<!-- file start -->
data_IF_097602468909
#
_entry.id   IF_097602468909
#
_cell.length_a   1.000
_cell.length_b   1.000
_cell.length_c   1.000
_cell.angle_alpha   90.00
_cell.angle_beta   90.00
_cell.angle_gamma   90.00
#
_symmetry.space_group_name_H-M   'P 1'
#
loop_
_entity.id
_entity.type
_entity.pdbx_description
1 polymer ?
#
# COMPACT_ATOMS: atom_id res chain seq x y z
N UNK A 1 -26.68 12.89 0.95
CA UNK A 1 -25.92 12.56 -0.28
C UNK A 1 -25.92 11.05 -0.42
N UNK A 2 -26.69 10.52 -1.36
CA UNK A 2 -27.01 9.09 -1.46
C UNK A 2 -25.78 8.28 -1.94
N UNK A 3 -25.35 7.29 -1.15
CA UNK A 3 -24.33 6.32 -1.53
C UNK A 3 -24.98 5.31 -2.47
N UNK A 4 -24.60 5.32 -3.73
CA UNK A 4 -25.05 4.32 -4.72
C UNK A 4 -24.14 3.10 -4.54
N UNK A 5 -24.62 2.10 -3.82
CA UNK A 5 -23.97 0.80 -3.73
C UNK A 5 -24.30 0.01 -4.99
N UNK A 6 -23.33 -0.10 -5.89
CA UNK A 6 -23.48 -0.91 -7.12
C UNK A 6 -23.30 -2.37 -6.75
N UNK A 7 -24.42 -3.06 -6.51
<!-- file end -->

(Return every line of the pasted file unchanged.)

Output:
data_IF_097602468909
#
_entry.id   IF_097602468909
#
_cell.length_a   1.000
_cell.length_b   1.000
_cell.length_c   1.000
_cell.angle_alpha   90.00
_cell.angle_beta   90.00
_cell.angle_gamma   90.00
#
_symmetry.space_group_name_H-M   'P 1'
#
loop_
_entity.id
_entity.type
_entity.pdbx_description
1 polymer ?
#
# COMPACT_ATOMS: atom_id res chain seq x y z
N UNK A 1 -26.68 12.89 0.95
CA UNK A 1 -25.92 12.56 -0.28
C UNK A 1 -25.92 11.05 -0.42
N UNK A 2 -26.69 10.52 -1.36
CA UNK A 2 -27.01 9.09 -1.46
C UNK A 2 -25.78 8.28 -1.94
N UNK A 3 -25.35 7.29 -1.15
CA UNK A 3 -24.33 6.32 -1.53
C UNK A 3 -24.98 5.31 -2.47
N UNK A 4 -24.60 5.32 -3.73
CA UNK A 4 -25.05 4.32 -4.72
C UNK A 4 -24.14 3.10 -4.54
N UNK A 5 -24.62 2.10 -3.82
CA UNK A 5 -23.97 0.80 -3.73
C UNK A 5 -24.30 0.01 -4.99
N UNK A 6 -23.33 -0.10 -5.89
CA UNK A 6 -23.48 -0.91 -7.12
C UNK A 6 -23.30 -2.37 -6.75
N UNK A 7 -24.42 -3.06 -6.51